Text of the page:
Moody, J.A., Sullivan, J.F., and Taylor, H.E., 2000. Effects of the Flood of 1993 on the Chemical Characteristics of Bed Sediments in the Upper Mississippi River: Water, Air and Soil Pollution, 117, 329-351 [Link]

Moody, J.A. and Troutman, B.M., 2000, Quantitative Model of the Growth of Floodplains by Vertical Accretion: Earth Surface Processes and Landforms, 25, 115-133. [Link]

Moody, J.A., Pizzuto, J.E., Meade, R.H., 1999, Ontogeny of a Flood plain: GSA Bulletin, v. 111(2), 291-303. [Link]

Fujita, Koh-ichi, Moody, J.A., Uda, Takaaki, and Fujii, Masato, 1996, Accretion of Floodplains by Washload Deposit and Resulting Channel Narrowing, Journal of Hydraulic, Coastal and Environmental Engineering, Japan Society of Civil Engineering, 37, 47-62 ( An English version is available.)

Meade, R.H., Moody, J.A. and Stevens, H.H., 1995, Sampling the Big rivers, in Meade, R.H., ed., Contaminants in the Mississippi River, 1987-92: U.S. Geological Circular 1133Chap. 5, p. 40-51.

Moody, J.A., 1995, Propagation and Composition of the Flood Wave on the Upper Mississippi River, 1993, in Floods in the Upper Mississippi River Basin, 1993, U.S. Geological Survey Circular 1120-F., 21p.

Moody, J.A. and Battaglin, W.A., 1995, Setting: Chemical Character of the Mississippi River, in Meade, R.H., editor, Contaminants in the Mississippi River, 1987-92, U.S. Geological Survey Circular 1133, Chap. 4, p.30-39.

Moody, J.A., 1994, Observations of Mixing Processes Downstream from the Confluence of the Mississippi and St. Croix Rivers: in Brandt, Alan and Fernando, H.J.S., editors, Double-Diffusive Convection, Geophysical Monograph 94, American Geophysical Union, 34 p.

Moody, J.A. and Meade, R.H., 1994, Evaluation of the Method of Collecting Suspended Sediment from Large Rivers by Discharge-weighted Pumping and Separation by Continuous Flow Centrifugation: Hydrological Processes, 8, 513-530. [Link]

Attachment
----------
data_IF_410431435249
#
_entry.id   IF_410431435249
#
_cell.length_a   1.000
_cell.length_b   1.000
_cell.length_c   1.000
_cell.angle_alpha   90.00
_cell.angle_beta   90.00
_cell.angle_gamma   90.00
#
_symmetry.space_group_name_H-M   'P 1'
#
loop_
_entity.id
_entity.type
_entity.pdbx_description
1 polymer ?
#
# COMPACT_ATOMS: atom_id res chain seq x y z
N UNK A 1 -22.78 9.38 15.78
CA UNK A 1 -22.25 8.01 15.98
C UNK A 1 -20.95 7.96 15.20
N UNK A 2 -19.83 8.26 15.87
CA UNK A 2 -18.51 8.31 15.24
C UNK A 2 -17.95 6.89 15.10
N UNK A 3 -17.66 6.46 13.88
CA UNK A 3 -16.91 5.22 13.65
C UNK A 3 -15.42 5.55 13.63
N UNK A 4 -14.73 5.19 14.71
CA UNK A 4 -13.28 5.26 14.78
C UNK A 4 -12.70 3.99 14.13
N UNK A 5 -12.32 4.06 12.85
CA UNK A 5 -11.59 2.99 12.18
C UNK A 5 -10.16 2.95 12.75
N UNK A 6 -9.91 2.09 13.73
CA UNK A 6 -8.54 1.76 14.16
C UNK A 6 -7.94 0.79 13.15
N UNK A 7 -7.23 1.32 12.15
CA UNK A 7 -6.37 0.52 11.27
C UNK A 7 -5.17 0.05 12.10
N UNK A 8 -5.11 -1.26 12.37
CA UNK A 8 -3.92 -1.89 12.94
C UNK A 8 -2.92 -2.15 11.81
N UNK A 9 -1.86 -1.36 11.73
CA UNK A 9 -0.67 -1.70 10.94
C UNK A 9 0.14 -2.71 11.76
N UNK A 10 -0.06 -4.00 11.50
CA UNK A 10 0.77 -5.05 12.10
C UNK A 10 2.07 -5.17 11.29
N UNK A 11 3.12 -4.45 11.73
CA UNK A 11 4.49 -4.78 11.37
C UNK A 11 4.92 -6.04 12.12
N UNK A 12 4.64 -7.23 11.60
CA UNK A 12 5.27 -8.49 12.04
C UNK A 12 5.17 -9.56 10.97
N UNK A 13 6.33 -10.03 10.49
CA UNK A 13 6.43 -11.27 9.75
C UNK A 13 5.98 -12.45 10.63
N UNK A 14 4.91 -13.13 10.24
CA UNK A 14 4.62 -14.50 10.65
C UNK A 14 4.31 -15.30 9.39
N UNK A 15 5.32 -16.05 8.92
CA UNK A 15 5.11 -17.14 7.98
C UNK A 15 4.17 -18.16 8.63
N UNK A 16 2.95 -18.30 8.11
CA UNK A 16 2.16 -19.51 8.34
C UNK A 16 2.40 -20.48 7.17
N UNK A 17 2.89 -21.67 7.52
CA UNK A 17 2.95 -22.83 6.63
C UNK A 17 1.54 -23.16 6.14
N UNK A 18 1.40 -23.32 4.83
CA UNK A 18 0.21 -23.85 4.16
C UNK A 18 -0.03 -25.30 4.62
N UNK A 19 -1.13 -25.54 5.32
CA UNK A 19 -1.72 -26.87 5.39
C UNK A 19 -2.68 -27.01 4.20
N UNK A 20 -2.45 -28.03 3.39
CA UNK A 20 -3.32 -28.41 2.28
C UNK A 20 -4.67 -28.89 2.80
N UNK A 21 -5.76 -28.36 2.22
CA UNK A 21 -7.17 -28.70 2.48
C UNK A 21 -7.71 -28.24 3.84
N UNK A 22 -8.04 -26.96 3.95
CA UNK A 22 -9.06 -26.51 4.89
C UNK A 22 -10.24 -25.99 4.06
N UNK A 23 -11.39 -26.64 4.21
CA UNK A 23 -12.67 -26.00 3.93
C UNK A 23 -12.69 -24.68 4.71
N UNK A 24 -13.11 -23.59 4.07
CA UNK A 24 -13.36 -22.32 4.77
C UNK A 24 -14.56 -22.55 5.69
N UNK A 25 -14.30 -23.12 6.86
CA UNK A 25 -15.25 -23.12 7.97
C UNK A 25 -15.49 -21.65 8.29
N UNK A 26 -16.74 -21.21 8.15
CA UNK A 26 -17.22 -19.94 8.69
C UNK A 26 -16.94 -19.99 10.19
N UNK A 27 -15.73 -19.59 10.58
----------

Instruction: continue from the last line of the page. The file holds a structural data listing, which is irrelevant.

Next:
Moody, J.A. 1993, Evaluation of the Lagrangian Scheme for Sampling the Mississippi River during 1987-90: U.S. Geological Survey Water-Resources Investigations Report 93-4042, 31 p.

Moody, J.A. and Goolsby, D.A., 1993, Spatial Variability of Triazine Herbicides in the Lower Mississippi River: Environmental Science & Technology, vol. 27, no. 10, p. 2120-2126.

Moody, J.A. and Troutman, B.M., 1992, Evaluation of the Depth-integration Method of Measuring Water Discharge in Large Rivers: Journal of Hydrology, vol. 135, p. 201-236. [Link]

Moody, J.A.., 1988, Small-scale Inlets as Tidal Filters, in Aubrey, D.G., and Weishar, L., eds., Hydrodynamics and Sediment Dynamics of Tidal Inlets, Springer-Verlag, New York, p. 137-156.

Moody, J.A., Butman, B. and Bothner, M.H., 1987, Near-bottom Suspended Matter Concentration on the Continental Shelf during Storms: Estimates based on the in situ Observations of Light Transmission and a Particle-size Dependent Transmissometer Calibration: Continental Shelf Research, vol. 7, no. 6, p. 609-628. [Link]

Moody, J.A.., Butman, B., Beardsley, R.C., Brown, W.S., Daifuku, P., Irish, J.D., Mayer, D.A., Mofjeld, H.D., Petrie, B., Ramp, S., Smith, P. and Wright, W.R., 1984, Atlas of Tidal Elevation and Current Observations on the Northeast American Continental Shelf and Slope: U.S. Geological Survey Bulletin 1611, 122p.

Moody, J.A., 1974, A Naturalist’s Approach to Animals and Ecology, textbook published by Falmouth High School Falmouth, Ma., 401 p.